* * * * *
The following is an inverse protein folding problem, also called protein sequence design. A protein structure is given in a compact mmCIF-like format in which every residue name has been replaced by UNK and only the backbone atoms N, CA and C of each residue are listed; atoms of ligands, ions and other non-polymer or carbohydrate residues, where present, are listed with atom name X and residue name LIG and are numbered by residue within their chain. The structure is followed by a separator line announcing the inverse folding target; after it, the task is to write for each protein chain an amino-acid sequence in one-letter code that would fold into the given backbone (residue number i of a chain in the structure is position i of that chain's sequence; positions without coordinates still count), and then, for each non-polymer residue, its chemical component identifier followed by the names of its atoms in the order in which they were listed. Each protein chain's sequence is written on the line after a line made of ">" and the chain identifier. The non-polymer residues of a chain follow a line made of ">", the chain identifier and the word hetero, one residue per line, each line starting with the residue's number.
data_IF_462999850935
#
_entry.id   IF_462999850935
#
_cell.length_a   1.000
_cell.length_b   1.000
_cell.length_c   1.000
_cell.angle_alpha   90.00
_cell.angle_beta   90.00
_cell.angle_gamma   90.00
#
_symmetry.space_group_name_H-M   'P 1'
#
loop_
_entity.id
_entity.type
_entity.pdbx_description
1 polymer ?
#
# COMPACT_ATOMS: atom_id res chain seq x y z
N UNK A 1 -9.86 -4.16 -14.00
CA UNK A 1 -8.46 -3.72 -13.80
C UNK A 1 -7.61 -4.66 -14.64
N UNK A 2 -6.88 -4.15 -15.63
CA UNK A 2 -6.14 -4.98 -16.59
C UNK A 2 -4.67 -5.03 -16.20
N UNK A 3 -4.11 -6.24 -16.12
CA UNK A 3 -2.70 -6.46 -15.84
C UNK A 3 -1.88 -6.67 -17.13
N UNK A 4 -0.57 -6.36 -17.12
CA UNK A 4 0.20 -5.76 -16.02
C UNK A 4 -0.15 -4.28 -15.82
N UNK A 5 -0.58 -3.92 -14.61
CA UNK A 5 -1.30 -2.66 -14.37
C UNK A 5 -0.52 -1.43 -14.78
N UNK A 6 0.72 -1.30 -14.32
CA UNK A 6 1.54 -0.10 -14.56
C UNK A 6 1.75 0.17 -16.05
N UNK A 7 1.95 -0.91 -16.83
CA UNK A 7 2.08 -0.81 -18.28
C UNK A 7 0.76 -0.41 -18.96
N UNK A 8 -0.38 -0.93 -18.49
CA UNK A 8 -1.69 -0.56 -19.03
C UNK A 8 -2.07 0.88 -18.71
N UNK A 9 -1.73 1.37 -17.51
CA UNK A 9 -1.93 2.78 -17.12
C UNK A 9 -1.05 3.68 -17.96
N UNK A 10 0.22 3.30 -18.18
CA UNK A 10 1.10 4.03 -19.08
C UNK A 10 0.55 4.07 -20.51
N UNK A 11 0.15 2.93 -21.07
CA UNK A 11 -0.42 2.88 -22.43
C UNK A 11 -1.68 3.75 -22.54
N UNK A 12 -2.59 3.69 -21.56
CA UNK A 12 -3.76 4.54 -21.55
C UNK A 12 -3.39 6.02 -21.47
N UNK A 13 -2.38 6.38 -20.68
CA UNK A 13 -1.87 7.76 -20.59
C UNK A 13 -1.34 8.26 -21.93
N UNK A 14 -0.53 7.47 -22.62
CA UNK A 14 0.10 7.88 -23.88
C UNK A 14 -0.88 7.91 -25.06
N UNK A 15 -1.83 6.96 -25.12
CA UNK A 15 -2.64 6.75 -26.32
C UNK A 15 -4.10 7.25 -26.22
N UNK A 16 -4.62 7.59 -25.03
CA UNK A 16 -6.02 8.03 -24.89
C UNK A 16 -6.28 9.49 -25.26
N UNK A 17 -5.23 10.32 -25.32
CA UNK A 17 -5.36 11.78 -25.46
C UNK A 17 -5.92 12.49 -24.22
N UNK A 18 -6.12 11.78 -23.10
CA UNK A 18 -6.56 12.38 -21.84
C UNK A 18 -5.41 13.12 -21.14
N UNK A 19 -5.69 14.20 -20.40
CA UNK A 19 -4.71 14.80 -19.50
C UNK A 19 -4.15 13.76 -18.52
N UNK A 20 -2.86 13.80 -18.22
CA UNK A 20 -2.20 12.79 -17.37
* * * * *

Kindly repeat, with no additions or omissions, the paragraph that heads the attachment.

The following is an inverse protein folding problem, also called protein sequence design. A protein structure is given in a compact mmCIF-like format in which every residue name has been replaced by UNK and only the backbone atoms N, CA and C of each residue are listed; atoms of ligands, ions and other non-polymer or carbohydrate residues, where present, are listed with atom name X and residue name LIG and are numbered by residue within their chain. The structure is followed by a separator line announcing the inverse folding target; after it, the task is to write for each protein chain an amino-acid sequence in one-letter code that would fold into the given backbone (residue number i of a chain in the structure is position i of that chain's sequence; positions without coordinates still count), and then, for each non-polymer residue, its chemical component identifier followed by the names of its atoms in the order in which they were listed. Each protein chain's sequence is written on the line after a line made of ">" and the chain identifier. The non-polymer residues of a chain follow a line made of ">", the chain identifier and the word hetero, one residue per line, each line starting with the residue's number.